Monroe County received the preliminary 2020 U.S. Census Bureau population count for Monroe County. The 2020 Census data puts Monroe County's population at 82,847 as of April 1, 2020 – an increase of 9,757 more people than were reported in the 2010 census. The County expects to receive more detailed breakdowns of the data from the Census by Sept. 30.
Monroe County Attorney Bob Shillinger presented what the new data could mean for Monroe County at last Wednesday's regular Board of County Commissioners (BOCC) meeting. The Florida Constitution requires the 67 counties to redistrict county commission districts after each decennial census. Florida law requires that counties complete this constitutional mandate in odd-numbered years.
With a population of 82,847, Monroe County's five commission districts should average 16,569 people per district. If the data is received as expected on Sept. 30, County staff will prepare preliminary maps to present at the Oct. 20 regular BOCC meeting. The BOCC will take public comment then and may direct staff to make revisions. Once the maps are finalized, the BOCC will hold a public hearing to consider the maps before the end of 2021.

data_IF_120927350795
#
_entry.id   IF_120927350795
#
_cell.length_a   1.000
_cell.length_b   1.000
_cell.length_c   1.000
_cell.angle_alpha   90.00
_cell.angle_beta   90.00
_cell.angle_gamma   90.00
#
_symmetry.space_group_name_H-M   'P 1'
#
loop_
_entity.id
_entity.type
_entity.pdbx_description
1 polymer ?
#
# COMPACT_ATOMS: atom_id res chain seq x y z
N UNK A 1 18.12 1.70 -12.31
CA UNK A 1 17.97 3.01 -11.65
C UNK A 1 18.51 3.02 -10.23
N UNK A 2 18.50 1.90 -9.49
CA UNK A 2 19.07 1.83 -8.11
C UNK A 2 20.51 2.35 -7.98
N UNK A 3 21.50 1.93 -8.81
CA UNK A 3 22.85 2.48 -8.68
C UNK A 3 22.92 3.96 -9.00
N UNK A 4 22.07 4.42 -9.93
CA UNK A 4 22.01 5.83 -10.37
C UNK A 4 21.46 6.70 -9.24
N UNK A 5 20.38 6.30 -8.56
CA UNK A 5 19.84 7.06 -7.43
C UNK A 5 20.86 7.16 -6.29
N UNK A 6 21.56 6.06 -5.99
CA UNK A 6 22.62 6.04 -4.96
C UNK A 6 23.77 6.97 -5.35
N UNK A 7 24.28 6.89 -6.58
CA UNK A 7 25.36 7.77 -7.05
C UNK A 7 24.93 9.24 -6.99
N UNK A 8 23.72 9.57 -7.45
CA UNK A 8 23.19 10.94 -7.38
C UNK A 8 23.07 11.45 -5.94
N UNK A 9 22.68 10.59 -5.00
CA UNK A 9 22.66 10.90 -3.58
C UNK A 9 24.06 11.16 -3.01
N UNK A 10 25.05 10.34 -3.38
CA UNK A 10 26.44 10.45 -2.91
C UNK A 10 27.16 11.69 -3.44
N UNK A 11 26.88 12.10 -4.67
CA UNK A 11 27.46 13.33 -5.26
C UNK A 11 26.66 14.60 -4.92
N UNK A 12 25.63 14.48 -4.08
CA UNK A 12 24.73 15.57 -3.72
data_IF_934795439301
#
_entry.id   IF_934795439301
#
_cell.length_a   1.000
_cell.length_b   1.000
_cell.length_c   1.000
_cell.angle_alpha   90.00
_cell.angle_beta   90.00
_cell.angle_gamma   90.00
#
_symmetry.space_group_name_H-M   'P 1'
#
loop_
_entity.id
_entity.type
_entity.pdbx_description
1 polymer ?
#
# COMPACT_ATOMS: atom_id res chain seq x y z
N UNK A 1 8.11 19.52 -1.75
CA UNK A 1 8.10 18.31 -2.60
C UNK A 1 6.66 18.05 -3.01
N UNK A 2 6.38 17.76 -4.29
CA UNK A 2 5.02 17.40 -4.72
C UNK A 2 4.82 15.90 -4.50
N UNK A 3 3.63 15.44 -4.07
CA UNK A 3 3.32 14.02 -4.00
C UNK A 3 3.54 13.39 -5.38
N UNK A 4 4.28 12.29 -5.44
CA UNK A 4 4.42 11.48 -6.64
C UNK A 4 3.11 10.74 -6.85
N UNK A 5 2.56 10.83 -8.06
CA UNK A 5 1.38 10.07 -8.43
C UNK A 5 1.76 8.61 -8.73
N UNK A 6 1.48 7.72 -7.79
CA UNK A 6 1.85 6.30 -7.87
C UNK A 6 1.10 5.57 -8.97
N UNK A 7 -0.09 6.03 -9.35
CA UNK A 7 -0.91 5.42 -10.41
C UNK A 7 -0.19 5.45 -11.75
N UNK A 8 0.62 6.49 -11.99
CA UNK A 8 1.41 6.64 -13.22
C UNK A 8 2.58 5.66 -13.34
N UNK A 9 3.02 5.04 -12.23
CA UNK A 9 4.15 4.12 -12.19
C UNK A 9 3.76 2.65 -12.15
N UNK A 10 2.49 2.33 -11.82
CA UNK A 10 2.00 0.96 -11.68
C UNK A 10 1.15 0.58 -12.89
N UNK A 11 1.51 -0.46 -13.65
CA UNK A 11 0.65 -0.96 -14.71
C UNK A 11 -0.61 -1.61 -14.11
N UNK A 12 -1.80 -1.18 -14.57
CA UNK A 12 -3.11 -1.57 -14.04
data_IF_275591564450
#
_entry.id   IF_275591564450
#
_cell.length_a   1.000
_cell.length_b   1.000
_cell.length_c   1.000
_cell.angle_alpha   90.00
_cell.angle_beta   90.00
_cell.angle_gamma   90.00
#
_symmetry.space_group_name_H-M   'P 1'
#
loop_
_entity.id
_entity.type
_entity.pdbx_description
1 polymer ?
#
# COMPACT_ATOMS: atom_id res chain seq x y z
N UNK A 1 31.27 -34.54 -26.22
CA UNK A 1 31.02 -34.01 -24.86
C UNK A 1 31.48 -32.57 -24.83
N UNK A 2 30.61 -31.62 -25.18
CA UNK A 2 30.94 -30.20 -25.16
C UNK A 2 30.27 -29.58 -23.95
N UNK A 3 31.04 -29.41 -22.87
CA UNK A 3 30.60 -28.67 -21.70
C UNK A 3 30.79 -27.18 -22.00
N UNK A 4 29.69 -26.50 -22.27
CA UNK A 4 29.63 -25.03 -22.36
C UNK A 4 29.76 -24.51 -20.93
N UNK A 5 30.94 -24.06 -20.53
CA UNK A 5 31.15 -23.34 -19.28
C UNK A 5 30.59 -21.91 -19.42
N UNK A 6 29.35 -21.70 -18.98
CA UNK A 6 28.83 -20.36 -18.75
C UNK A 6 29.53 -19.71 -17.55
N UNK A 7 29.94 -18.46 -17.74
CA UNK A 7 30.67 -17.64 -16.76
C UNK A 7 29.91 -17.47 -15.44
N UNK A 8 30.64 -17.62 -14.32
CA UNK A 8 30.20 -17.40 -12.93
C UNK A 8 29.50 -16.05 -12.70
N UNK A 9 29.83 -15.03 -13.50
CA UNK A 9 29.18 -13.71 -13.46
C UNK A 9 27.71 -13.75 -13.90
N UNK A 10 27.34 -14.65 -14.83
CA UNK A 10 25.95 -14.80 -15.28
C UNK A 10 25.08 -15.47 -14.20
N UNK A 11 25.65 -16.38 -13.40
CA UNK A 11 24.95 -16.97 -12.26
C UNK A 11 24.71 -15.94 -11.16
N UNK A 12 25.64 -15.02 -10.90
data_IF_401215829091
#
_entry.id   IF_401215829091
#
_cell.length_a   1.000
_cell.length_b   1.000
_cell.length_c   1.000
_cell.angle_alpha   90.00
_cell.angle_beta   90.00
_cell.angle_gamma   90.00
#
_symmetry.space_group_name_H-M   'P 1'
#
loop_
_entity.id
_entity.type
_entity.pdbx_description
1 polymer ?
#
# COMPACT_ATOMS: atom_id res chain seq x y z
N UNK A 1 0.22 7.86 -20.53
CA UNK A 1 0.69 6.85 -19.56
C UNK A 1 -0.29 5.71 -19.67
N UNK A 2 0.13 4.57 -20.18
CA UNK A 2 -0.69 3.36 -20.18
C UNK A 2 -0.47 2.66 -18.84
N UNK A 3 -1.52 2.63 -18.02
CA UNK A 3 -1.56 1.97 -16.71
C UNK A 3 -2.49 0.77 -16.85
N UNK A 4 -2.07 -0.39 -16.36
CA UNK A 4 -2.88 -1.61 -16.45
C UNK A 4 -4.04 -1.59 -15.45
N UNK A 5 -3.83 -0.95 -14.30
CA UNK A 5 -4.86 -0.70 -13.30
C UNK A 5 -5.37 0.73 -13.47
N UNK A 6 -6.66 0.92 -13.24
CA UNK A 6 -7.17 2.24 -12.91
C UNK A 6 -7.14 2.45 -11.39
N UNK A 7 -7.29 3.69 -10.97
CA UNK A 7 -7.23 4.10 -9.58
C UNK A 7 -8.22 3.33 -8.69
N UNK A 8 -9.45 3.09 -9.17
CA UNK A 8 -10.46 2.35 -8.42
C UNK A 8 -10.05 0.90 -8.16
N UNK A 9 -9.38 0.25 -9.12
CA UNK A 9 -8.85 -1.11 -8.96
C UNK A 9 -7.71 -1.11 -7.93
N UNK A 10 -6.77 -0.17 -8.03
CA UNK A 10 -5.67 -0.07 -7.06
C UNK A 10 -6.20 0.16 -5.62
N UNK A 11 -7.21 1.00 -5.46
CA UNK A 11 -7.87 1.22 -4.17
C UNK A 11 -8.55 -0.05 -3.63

The U.S. Supreme Court ruled in 2016 that "local legislative districts, jurisdictions are permitted to deviate somewhat from perfect population equality to accommodate traditional districting objectives, among them, preserving the integrity of political subdivisions, maintaining communities of interest, and creating geographic compactness." The Court continued, "the maximum population deviation between the largest and smallest district is less than 10 percent, a local legislative map presumptively complies with the one-person, one-vote rule but maximum deviations above 10 percent are presumptively impermissible."
If redistricting cannot be completed in 3 months, the BOCC could defer final action until 2023 or possibly be finished early in 2022, if done in time not to disrupt the 2022 election cycle. Qualifying for county commission races is scheduled for June 2022, though candidates must acquire signatures on petitions before qualifying. Usually, the Census data is available in the spring, but COVID-19 prevented timely collection and distribution of Census data to all states, counties, and municipalities in the United States.
In 2011, the 2010 Census data showed a difference of more than 2,000 people in two of the five districts. Redistricting brought all of the five of Monroe County's districts to a difference of 470 people or less. The Monroe County School Board and the Florida Keys Mosquito Control also use the County's districting breakdowns.
The Current District Breakdown: